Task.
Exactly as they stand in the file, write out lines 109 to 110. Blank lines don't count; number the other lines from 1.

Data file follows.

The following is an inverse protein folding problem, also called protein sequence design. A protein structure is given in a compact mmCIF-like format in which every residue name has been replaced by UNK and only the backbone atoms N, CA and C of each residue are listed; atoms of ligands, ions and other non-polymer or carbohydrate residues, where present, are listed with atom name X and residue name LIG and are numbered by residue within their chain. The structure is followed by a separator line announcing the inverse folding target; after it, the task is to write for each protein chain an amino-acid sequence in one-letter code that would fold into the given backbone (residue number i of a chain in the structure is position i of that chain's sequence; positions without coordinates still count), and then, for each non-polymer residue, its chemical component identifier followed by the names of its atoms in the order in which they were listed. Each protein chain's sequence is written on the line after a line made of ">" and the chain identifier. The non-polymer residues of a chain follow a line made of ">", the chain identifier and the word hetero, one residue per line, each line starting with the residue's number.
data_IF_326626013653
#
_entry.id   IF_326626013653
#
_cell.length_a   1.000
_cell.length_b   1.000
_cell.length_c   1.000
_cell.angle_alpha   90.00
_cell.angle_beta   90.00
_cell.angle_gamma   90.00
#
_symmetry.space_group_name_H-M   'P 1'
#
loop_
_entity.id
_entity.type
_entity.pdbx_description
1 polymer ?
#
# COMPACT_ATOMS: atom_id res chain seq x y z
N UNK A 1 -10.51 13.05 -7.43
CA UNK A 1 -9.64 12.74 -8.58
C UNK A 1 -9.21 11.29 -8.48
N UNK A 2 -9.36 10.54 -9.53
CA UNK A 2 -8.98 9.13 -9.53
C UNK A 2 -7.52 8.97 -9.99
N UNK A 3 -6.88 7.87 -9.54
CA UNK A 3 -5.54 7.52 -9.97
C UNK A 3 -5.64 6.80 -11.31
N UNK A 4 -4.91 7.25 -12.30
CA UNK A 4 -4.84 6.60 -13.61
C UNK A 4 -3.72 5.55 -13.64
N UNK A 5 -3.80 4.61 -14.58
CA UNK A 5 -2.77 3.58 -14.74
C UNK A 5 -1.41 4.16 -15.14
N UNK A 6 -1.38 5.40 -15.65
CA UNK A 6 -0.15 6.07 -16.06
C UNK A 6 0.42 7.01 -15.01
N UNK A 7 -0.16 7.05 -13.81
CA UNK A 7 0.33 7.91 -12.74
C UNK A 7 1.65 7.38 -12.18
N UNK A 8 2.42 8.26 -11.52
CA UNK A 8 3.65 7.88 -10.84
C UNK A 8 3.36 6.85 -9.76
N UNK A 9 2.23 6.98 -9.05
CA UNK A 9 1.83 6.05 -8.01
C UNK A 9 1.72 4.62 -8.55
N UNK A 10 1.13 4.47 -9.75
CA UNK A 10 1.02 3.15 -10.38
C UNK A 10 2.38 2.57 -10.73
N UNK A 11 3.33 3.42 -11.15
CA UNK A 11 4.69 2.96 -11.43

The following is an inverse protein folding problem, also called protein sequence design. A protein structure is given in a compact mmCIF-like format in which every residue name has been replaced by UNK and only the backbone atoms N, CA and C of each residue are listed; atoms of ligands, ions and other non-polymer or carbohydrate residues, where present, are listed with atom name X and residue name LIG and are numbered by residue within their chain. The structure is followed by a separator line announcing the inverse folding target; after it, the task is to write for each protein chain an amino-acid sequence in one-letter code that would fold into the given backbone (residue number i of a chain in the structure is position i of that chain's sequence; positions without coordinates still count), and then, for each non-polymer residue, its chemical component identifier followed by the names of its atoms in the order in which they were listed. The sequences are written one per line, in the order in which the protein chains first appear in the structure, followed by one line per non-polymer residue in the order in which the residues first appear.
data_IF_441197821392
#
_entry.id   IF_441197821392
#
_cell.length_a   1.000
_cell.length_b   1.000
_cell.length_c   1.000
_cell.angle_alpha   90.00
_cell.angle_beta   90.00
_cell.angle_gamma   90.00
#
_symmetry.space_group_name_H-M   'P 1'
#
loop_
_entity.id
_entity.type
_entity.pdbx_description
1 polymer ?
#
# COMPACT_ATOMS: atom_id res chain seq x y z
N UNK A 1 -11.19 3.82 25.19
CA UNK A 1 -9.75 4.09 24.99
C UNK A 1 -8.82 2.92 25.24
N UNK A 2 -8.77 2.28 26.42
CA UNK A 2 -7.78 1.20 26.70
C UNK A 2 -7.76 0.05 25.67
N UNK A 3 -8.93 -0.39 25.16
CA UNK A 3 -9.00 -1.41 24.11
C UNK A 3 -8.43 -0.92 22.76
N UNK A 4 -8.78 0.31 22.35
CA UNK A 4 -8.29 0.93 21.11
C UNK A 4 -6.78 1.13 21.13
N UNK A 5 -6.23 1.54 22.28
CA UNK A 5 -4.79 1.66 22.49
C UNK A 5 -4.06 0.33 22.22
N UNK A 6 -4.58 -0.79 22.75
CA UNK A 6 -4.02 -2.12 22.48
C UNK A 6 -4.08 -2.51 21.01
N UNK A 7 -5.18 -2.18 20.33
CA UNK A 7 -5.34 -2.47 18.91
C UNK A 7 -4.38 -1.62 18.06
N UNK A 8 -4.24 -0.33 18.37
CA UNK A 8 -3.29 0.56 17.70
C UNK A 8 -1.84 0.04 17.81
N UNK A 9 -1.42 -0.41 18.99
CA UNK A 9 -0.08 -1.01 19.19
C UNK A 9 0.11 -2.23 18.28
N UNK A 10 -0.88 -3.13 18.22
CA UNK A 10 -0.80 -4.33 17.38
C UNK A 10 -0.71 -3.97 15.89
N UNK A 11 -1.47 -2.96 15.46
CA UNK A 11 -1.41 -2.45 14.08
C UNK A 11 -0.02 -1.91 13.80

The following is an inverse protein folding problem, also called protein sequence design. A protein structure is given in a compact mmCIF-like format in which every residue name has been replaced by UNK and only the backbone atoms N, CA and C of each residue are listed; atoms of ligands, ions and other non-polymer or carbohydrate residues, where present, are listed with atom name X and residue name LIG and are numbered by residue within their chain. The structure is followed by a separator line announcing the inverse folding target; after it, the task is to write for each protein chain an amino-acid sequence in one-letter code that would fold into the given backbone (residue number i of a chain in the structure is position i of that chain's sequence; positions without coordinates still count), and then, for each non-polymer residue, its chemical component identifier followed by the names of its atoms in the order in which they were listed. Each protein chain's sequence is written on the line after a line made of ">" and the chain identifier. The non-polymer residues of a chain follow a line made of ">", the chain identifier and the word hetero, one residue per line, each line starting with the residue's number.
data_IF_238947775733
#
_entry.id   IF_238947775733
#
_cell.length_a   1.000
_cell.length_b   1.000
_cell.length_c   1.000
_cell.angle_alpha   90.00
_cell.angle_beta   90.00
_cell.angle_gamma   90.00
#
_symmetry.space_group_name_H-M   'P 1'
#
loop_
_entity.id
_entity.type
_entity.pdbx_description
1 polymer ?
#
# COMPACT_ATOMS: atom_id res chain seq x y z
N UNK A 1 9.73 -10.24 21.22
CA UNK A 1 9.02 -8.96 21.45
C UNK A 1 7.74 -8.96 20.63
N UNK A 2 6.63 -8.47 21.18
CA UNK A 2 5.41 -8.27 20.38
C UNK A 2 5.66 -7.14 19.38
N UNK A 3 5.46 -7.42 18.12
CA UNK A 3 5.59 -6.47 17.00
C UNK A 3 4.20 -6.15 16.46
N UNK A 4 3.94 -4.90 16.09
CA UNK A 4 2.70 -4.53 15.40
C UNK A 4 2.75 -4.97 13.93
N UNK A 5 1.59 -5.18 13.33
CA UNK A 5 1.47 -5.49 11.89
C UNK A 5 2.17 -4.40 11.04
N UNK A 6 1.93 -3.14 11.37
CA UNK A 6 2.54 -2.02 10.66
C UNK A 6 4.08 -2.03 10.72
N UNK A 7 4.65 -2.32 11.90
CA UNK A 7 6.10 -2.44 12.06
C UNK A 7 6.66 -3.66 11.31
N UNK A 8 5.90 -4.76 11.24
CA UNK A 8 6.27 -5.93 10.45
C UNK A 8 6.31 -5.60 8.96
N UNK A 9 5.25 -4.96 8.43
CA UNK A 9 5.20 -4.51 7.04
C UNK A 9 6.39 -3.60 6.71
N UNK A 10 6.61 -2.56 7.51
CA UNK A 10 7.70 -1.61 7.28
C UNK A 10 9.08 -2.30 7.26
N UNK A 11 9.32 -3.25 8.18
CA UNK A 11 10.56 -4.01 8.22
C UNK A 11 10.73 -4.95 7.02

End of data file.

data_IF_238947775733
#